A large proportion of candidate STEPs with EST evidence of differential splicing also had score differences for 2 or more splice prediction tools. A final set of 15 candidates was returned with positive results for both search methods and population frequency data to check for a real SNP. As we can see from Figure 1, there was a lack of unity between the set of HapMap SNPs and the SNPs available with EST evidence. Potentially many more of the remaining 142 SNPs with EST evidence, but no HapMap frequencies could be shown as putative STEPs if these data became available. Better in silico prediction may be obtained with greater understanding of the splicing process and in particular how a STEP might inhibit the splicing machinery. Table 4 displays the final 15 STEPs (a subset of Table 3) requiring further follow-up.

Figure 1. A Venn diagram of candidate STEP SNPs from our search.

The circles contain all the candidate STEPs that have HapMap frequencies, all of the candidate STEPs with evidence of either intron retention of exon extension or scored greater than zero in two or more splice site prediction tools.

Table 4. Table of candidate STEPs with EST evidence (Table 3) and splice site prediction.


The database of candidate STEPs (dbSTEP, provides a resource for further follow-up of the novel genetic mechanism of splice translational efficiency polymorphisms. Our database facilitates searches by gene, rs number, gene and transcript IDs (Ensembl and Vega) or chromosomal region, as well as filtering by motif region and variant type (SNP or INDEL). Searches return a list of all possible transcript-intron-STEP matches, which link to summary pages of annotations for each candidate STEP and links to relevant external resources. Successive variant frequency and transcript data updates will add to this resource and aim to validate more candidate STEPs.

Future work

This study focused on human 5′ non-coding intron 5′ splice sites, 3′ splice sites (extending into the polypyrimidine tract) and branch point sites. There is the potential to extend these predictions to splice enhancers and silencers which would affect the mRNA 5′ leader; and to extend the database to other living species using the same process which generated dbSTEP. Improvements in SNP databases, 5′ exon identifications and motif predictions will all enable updates. Cross-reference annotation using a 5′ UTR functional elements database [13] may be useful as knowledge of translational control expands.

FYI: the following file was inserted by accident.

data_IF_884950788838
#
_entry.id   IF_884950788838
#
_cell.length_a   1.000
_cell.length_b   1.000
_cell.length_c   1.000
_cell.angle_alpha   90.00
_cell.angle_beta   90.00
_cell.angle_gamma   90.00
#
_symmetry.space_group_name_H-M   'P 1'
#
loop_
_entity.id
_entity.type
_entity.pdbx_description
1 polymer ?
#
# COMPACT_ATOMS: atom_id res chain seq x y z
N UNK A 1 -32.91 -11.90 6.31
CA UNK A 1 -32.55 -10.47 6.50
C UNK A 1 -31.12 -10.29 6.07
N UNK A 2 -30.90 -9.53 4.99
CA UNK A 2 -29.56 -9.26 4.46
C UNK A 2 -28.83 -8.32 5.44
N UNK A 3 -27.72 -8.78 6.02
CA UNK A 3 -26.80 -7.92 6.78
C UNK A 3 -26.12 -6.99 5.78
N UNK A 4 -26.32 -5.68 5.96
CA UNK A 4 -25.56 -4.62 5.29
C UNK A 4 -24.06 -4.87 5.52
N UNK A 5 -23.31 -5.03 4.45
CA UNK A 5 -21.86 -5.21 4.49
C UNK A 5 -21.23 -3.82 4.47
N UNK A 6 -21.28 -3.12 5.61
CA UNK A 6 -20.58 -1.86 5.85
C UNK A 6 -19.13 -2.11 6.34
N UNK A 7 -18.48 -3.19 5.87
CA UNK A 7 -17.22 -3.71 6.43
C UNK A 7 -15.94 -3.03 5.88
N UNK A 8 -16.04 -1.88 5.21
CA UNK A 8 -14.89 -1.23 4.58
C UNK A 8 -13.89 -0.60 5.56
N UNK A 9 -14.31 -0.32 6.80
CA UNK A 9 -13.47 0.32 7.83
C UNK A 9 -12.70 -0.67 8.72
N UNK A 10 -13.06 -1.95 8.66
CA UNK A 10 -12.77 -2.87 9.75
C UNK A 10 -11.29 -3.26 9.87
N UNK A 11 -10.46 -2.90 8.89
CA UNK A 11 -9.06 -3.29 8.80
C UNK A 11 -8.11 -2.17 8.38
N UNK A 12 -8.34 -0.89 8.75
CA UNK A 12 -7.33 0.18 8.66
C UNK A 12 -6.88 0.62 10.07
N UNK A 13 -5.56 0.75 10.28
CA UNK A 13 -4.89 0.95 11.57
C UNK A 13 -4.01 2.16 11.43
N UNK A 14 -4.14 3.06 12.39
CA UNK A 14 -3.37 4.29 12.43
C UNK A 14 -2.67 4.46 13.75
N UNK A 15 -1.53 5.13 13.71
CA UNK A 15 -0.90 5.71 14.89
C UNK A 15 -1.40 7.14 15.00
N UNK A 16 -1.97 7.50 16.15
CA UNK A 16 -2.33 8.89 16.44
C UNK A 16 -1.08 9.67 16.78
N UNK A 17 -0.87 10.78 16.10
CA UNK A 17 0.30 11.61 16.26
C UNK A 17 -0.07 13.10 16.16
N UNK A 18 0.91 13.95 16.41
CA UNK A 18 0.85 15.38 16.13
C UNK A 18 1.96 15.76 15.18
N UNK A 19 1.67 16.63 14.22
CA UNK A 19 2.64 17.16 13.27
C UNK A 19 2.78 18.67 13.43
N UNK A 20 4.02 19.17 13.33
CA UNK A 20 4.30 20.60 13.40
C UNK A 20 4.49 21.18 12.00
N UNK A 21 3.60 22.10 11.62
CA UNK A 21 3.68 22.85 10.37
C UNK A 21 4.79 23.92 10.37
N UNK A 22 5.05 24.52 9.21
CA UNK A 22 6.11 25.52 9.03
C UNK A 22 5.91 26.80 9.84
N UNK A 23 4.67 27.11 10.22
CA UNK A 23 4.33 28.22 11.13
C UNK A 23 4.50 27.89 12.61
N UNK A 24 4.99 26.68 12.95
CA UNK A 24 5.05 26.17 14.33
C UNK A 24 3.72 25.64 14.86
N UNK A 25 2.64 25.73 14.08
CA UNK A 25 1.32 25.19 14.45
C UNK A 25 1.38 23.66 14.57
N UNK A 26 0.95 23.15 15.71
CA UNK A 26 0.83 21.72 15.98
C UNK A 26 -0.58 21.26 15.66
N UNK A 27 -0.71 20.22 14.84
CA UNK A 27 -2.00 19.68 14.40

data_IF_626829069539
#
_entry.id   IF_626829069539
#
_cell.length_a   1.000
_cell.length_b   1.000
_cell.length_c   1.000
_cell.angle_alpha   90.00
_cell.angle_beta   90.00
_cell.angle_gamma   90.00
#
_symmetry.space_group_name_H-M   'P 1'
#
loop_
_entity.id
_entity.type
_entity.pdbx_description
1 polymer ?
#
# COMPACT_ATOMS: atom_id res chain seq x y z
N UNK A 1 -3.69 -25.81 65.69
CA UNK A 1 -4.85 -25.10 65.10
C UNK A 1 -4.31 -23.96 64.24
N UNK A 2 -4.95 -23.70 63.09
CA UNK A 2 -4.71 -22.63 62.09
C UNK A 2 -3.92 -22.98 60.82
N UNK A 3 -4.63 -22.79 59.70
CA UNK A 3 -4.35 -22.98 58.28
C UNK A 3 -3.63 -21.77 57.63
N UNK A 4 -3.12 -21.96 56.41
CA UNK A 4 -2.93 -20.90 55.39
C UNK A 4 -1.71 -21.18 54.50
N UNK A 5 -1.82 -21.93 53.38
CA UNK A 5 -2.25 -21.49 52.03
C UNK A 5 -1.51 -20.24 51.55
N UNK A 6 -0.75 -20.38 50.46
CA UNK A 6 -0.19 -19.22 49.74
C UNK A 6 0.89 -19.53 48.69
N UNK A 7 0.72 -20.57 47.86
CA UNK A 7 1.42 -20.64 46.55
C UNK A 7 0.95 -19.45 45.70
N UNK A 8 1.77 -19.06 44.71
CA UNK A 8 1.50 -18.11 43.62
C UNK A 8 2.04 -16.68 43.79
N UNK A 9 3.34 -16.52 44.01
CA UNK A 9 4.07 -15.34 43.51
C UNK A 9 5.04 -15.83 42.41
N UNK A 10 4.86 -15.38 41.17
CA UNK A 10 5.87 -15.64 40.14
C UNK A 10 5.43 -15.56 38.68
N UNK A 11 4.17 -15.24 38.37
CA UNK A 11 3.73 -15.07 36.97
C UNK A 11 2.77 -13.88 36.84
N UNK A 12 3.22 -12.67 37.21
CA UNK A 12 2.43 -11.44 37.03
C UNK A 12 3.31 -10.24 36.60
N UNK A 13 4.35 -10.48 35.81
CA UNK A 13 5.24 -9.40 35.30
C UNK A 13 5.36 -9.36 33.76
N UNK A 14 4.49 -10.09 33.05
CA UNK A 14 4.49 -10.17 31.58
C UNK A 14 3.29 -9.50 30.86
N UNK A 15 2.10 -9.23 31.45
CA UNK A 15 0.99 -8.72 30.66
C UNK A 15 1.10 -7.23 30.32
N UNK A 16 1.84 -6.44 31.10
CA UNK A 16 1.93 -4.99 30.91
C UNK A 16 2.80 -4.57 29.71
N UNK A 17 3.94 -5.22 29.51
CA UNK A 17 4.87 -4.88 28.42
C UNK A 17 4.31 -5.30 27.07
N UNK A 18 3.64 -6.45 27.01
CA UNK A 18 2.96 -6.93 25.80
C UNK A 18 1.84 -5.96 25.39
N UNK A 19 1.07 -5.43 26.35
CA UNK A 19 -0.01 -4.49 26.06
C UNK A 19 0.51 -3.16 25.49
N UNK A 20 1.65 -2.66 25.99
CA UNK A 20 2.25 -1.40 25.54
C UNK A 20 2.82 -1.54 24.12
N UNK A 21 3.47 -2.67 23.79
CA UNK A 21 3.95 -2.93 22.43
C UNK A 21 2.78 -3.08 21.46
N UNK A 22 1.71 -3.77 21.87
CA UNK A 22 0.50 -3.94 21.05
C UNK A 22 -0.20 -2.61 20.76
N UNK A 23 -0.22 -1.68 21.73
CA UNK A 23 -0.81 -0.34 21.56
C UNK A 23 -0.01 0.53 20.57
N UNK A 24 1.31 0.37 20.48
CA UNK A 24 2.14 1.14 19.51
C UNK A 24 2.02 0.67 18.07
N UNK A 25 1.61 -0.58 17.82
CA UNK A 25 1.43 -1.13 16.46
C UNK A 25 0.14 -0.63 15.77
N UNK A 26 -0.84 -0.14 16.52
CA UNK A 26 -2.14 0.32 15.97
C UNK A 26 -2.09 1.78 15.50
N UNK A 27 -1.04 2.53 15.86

Materials and Methods

Data collection

Data were collected using a suite of Perl scripts (available from the authors on request), accessing Ensembl and Vega via the Perl API (Bio::EnsEMBL) and other sources (dbSNP and HapMap) via an automated user script to access each relevant website, to construct a database using MySQL (software version MySQL 5.0.67-0ubuntu6). This database was named dbSTEP (Figure 2). Ensembl [38] provided all necessary variant (SNP and small insertion/deletion) and transcript data for this project and was synchronised regularly to remain up-to-date. Where available, gene transcripts were also downloaded from the Vertebrate Genome Annotation (Vega) database [39] at the Wellcome Trust Sanger Institute, which provides a database of manually curated transcript information aligned to a different chromosome build from Ensembl (as of build 36). Data were entered into a core relational database by chromosome, comprising tables of Ensembl and Vega transcripts, tables of corresponding transcript-exons and transcript-introns and tables of genetic variants. Tables were then queried to create a public database with a subset of each table in the core database, containing only candidate STEPs (i.e. variants in conserved splicing sequences of a 5′ UTR intron of a transcript), their related transcript-introns and related flanking transcript-exons. Finally, allele frequency data downloaded from HapMap [40] were mapped to candidate variants in dbSTEP (HapMap phase 3).

Figure 2. Diagram showing data sources and flow in generating dbSTEP.

Variant and transcript information is collected through the Ensembl API (Application Programming Interface) and annotated along with other data collected from HapMap and local GWAS (Genome-Wide Association Study) repositories. Data in dbSTEP are then scored and mined for candidate STEPs (Splice Translational Efficiency Polymorphisms).